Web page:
The Downcountry category has been around for a few years now, and by this point most mountain bike brands have a bike in their lineup that fits the description. Not only that, there are downcountry tires and shoes available now. But what does downcountry even mean?
In this episode, Matt and Jeff take a stab at defining downcountry, taking into account geometry, suspension travel, weight, and components. Other questions addressed include:
- How do downcountry bikes differ from cross-country and trail bikes?
- What were some of the earliest downcountry bikes?
- Which popular mountain bikes today can be considered downcountry?
- Are certain trail types or race disciplines well suited to downcountry bikes?
- What are your impressions of the downcountry bikes you have tested over the past few years?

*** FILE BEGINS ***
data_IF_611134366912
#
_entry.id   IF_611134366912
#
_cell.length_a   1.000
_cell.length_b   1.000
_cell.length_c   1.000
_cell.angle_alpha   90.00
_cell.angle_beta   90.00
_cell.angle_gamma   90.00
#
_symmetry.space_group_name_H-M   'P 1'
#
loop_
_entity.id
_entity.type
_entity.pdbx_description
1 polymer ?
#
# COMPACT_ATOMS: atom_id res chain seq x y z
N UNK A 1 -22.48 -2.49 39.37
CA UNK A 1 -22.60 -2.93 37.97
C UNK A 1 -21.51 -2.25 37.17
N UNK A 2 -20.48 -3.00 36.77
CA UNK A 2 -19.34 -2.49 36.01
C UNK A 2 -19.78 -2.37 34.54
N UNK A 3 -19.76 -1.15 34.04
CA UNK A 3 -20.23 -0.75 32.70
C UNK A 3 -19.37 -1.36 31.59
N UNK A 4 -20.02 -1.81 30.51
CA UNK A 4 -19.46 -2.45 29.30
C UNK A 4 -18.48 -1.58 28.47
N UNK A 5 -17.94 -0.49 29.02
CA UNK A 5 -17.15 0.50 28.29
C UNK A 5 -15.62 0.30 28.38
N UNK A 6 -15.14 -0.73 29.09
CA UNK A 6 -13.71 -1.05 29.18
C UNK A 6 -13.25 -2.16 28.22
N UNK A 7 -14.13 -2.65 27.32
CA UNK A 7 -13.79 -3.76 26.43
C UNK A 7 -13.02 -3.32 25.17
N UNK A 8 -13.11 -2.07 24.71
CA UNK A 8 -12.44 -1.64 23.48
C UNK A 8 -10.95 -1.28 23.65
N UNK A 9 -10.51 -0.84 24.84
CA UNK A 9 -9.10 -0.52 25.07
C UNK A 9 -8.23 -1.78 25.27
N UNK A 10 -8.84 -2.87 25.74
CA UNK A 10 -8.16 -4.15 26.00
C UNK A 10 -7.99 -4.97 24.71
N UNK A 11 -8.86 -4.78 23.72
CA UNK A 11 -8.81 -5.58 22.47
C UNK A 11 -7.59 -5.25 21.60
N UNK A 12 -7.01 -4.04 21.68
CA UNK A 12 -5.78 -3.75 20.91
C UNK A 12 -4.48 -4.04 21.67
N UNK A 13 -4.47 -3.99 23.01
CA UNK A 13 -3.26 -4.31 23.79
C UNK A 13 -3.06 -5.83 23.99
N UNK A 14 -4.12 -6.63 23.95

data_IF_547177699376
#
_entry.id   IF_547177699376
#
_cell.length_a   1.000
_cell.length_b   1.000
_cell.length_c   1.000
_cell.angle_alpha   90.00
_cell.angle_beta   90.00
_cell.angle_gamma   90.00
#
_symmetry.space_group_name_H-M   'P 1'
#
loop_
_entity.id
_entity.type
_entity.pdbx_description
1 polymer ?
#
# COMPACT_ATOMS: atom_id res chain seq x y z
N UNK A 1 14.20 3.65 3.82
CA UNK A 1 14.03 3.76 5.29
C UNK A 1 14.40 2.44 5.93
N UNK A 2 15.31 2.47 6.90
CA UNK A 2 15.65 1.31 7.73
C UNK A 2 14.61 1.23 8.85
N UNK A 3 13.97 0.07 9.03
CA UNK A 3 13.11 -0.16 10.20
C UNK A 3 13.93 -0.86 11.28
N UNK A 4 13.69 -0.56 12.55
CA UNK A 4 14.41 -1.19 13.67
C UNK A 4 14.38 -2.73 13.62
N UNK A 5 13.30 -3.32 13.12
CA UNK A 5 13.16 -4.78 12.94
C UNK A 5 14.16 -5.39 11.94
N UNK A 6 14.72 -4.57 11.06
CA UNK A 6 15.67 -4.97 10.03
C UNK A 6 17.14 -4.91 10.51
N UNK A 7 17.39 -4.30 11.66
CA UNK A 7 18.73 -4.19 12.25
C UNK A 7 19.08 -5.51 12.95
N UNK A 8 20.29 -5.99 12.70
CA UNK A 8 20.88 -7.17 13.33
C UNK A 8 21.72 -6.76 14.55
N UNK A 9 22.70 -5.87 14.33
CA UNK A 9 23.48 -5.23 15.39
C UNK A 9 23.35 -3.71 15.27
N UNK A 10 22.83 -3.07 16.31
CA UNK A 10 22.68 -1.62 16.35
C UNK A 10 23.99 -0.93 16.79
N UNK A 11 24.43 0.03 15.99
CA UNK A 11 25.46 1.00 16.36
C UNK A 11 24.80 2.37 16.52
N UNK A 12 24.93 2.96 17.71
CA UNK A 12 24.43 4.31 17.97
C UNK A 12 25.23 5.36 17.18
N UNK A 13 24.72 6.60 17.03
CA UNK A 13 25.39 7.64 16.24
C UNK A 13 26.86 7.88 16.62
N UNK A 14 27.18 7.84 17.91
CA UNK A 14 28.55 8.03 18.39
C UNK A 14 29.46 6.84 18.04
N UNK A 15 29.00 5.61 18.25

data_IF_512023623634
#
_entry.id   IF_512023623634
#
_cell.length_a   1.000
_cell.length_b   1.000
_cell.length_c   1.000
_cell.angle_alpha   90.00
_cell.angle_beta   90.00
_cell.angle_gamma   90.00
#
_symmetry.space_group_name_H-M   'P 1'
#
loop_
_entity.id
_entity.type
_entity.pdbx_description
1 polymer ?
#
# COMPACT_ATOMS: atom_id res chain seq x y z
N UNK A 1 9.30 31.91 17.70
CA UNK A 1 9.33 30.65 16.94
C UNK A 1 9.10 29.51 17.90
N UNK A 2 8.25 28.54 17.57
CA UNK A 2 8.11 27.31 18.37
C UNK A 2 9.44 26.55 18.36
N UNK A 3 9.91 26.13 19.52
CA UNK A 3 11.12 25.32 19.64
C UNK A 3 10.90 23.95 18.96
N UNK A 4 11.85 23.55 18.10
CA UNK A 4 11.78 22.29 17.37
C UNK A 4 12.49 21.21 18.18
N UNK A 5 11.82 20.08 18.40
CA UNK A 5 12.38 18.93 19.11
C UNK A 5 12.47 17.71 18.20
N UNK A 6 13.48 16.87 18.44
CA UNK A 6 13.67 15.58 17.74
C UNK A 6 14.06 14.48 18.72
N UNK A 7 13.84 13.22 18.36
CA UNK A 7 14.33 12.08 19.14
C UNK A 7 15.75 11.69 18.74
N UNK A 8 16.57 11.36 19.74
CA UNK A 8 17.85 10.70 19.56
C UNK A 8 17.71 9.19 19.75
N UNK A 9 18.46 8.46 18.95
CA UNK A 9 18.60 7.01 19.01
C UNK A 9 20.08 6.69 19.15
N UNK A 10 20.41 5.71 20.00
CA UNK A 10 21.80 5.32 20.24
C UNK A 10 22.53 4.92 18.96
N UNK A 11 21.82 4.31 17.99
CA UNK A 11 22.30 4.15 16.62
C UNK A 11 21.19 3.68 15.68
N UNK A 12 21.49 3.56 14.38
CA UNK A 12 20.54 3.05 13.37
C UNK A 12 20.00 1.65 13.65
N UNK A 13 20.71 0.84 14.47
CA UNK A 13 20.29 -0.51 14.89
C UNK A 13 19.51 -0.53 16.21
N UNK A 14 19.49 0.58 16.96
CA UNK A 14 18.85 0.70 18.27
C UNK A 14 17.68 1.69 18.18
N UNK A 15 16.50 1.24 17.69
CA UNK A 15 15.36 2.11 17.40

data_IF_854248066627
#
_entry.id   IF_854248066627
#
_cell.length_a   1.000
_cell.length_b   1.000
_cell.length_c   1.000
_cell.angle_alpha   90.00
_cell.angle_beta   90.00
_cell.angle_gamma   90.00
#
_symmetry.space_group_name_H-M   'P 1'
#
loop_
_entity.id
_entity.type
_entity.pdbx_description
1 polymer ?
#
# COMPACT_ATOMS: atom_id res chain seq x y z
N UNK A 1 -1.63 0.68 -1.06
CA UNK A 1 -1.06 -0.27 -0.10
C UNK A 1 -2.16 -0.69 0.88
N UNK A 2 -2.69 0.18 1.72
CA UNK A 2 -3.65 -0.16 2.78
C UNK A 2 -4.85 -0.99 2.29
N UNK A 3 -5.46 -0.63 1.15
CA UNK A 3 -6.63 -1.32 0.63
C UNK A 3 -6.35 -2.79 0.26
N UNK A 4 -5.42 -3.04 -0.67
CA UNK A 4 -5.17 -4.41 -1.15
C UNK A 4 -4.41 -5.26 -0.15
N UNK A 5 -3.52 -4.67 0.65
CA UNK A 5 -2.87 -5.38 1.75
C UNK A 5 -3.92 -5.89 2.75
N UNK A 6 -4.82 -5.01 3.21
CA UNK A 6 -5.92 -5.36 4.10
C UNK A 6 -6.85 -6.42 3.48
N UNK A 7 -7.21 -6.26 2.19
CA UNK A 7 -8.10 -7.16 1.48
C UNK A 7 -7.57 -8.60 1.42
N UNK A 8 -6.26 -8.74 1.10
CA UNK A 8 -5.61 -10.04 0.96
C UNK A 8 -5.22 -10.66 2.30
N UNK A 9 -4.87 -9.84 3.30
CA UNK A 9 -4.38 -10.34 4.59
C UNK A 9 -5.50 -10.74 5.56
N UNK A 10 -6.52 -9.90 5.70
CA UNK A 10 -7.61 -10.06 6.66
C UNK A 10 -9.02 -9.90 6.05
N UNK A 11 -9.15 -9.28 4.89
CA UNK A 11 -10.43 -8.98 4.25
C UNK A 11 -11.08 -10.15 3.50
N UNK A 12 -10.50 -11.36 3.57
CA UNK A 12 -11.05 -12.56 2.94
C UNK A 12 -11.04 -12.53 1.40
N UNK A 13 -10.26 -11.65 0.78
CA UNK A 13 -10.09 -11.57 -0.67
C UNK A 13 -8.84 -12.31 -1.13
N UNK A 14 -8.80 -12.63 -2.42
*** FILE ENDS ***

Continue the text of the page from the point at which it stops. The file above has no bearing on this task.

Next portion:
- Where does the downcountry category go from here into the future?
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Good podcast. I think you and Matt should do an episode on the terms “overbike” and “underbike” as well.
Great idea that would be fun. I’ll say it right now, I’m a fan of underbiking but not over haha.
Is it not the rider that causes the under/over thing?
If not, it’s all Jeff’s fault, he made me do it! ;P
Good point, there’s no such thing as the right bike for the trail. It’s some combo of the trail and the rider.
Everythingcountry is superior in every way.
As a normal, non-Dentist who can afford one bike for all conditions, I’d rather be over biked than underbiked with modern geo/suspension, even in mostly flat Minnesota. I’d love to have an ultralight down country rig, but an extra $5k-$10k isn’t just laying around. Whatever extra money I do have gets used for destination riding where my 150/160mm bike can handle just about everything relatively comfortably.